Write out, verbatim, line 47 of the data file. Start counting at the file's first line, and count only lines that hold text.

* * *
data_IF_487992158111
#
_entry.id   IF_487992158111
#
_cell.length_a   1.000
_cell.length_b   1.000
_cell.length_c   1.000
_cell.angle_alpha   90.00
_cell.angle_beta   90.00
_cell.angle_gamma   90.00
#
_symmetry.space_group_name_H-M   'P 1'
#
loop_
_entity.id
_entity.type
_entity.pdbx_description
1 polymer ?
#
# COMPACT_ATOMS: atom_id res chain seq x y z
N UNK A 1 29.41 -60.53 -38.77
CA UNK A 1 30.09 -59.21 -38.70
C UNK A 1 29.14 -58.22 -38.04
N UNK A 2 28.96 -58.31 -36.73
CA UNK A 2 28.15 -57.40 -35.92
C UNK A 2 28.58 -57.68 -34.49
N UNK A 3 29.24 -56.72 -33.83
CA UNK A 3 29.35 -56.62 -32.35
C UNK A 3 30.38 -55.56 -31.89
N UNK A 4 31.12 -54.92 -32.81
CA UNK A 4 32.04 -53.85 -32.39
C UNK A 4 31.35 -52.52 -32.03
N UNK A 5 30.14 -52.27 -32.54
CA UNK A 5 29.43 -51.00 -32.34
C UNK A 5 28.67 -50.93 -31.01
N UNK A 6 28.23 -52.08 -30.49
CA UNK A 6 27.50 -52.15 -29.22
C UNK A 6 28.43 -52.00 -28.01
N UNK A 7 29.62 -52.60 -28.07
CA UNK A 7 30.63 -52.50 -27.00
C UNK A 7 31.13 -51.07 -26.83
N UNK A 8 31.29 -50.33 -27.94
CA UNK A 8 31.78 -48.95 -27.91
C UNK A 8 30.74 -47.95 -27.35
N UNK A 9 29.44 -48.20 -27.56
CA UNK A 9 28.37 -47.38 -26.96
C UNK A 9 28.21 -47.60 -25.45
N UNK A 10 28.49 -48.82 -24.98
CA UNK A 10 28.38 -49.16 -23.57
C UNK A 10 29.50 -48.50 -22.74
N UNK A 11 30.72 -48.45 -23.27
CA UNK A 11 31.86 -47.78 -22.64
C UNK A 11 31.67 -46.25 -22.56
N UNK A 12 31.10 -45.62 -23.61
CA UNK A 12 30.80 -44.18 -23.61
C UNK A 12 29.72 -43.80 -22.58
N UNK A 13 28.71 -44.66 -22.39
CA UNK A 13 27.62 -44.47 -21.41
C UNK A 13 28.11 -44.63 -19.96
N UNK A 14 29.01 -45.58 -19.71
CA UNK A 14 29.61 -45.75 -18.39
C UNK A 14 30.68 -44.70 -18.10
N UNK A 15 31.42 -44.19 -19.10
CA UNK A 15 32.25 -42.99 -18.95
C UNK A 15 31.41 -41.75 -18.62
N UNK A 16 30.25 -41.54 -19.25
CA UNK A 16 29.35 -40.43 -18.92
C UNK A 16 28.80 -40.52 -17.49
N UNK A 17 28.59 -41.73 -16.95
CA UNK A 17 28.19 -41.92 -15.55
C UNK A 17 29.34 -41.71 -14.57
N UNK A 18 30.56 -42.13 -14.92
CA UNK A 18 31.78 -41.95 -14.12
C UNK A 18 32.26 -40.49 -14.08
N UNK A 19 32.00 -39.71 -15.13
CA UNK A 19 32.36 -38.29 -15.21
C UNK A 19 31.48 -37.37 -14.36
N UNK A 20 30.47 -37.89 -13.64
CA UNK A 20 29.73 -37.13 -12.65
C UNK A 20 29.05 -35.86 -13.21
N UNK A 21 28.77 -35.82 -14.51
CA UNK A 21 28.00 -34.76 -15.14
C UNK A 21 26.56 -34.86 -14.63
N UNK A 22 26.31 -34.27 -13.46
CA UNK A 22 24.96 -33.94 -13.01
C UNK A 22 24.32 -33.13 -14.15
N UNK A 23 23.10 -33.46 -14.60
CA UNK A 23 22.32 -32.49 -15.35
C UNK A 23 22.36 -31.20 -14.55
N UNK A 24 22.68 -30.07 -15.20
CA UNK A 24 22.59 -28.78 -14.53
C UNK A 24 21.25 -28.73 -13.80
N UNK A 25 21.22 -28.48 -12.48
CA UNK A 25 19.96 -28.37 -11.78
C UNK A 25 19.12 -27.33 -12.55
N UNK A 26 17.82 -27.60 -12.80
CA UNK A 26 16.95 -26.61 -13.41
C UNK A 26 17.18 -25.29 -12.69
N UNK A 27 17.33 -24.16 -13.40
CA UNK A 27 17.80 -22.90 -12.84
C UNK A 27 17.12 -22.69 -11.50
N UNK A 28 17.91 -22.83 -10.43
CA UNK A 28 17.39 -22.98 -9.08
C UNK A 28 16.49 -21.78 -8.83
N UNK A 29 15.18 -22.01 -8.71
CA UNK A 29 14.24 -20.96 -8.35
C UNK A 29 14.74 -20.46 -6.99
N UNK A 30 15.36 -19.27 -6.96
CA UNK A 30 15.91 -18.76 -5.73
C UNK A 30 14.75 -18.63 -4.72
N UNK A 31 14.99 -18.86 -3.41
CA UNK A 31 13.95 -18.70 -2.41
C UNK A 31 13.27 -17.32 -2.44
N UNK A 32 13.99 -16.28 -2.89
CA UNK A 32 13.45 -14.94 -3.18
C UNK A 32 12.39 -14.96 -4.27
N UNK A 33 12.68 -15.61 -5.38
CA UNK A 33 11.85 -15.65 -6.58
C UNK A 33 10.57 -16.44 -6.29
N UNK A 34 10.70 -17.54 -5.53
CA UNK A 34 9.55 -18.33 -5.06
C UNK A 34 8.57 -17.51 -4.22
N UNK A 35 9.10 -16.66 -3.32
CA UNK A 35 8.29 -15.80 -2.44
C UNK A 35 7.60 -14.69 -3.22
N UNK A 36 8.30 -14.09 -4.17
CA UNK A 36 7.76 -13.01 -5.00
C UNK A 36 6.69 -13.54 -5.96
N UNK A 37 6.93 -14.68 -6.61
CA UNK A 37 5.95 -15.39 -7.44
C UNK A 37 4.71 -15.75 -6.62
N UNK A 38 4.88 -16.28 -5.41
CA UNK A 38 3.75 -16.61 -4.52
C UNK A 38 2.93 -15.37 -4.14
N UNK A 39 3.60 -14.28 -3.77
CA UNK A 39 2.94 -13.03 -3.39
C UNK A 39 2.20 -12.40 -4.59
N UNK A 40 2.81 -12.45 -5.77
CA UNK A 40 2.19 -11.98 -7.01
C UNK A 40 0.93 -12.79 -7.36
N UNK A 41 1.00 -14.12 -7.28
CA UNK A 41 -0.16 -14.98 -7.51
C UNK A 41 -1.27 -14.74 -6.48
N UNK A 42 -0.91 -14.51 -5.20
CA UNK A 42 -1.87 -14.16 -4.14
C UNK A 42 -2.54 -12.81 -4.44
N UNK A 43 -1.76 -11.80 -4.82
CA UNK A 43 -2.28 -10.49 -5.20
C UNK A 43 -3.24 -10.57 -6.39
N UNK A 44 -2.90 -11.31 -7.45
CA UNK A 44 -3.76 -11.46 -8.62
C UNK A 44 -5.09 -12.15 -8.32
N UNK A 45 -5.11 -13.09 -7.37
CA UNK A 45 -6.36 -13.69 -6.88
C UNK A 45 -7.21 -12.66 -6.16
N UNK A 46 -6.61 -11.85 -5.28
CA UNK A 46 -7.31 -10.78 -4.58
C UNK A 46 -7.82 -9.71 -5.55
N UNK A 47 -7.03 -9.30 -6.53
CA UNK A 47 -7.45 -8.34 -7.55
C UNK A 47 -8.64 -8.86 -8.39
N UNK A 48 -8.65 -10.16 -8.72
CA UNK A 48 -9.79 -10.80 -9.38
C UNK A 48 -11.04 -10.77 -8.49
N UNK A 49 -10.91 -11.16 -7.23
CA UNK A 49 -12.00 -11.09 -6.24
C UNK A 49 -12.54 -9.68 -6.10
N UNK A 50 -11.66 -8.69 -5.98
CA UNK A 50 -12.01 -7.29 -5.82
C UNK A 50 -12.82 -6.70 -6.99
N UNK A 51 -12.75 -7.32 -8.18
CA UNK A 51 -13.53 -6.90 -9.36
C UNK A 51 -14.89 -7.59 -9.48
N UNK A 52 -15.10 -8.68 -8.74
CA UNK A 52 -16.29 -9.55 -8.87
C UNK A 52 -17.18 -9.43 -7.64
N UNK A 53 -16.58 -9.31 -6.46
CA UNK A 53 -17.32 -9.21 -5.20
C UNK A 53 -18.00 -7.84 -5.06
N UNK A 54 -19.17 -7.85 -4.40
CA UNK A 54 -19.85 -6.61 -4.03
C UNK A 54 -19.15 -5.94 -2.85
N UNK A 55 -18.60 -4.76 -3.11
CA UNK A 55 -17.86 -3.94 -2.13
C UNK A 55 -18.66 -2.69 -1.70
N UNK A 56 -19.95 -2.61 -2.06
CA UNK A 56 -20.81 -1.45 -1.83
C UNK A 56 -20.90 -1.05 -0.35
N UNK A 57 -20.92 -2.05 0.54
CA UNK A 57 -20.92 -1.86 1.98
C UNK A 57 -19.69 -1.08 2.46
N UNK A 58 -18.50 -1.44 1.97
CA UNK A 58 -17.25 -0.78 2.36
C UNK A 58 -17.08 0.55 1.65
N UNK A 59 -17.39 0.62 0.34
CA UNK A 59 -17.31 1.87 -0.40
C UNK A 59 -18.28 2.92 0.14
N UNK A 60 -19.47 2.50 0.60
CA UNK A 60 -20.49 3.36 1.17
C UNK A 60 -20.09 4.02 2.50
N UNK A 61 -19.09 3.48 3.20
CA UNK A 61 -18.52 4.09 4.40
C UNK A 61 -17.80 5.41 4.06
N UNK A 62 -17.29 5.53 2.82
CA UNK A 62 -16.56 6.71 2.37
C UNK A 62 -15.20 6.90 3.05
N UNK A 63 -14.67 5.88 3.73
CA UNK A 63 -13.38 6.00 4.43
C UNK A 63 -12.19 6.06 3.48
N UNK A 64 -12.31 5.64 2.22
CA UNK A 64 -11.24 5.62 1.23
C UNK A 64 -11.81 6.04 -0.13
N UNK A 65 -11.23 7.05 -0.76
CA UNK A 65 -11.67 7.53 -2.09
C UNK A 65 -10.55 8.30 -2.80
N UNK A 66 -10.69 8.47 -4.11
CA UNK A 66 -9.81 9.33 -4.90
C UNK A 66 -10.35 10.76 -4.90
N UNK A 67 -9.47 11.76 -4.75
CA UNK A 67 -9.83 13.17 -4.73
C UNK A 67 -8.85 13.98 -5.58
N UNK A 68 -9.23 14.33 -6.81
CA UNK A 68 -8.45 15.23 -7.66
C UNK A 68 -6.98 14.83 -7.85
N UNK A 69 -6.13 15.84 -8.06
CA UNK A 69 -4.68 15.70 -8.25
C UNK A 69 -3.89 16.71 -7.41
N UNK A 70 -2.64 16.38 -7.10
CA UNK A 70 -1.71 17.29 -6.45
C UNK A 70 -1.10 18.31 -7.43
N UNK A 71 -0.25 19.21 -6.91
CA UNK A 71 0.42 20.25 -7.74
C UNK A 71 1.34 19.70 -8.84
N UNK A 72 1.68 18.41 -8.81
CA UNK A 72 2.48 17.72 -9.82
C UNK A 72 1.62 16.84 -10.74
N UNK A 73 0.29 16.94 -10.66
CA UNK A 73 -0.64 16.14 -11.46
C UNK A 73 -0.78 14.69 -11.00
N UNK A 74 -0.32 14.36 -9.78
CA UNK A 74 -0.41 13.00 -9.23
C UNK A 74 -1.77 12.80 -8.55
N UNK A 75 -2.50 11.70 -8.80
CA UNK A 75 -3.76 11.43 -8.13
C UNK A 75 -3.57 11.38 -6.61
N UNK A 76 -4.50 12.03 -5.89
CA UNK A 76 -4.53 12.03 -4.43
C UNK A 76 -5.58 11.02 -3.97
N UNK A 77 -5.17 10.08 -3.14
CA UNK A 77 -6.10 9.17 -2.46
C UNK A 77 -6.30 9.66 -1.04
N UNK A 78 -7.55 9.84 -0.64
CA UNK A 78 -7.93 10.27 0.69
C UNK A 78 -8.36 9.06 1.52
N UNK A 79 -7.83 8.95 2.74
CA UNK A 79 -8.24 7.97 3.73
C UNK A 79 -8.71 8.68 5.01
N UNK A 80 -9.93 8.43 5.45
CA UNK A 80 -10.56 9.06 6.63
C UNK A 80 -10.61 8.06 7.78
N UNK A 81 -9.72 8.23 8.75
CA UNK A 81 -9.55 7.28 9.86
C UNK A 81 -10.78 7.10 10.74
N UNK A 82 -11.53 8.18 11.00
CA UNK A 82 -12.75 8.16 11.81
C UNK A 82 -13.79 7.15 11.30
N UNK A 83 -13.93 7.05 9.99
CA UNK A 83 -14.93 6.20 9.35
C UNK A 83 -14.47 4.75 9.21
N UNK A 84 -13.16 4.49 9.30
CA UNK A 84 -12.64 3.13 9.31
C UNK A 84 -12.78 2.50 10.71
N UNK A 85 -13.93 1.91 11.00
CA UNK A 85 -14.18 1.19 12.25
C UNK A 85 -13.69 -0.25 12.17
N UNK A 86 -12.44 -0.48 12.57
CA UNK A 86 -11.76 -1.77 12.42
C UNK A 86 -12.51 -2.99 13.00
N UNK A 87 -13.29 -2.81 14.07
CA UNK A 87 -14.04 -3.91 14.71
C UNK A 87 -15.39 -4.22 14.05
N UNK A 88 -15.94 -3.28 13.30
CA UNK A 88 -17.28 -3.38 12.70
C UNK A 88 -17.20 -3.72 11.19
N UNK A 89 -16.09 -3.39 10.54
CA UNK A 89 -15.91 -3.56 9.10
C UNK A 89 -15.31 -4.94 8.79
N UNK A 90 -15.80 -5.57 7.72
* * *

C UNK A 9 28.21 -47.60 -25.45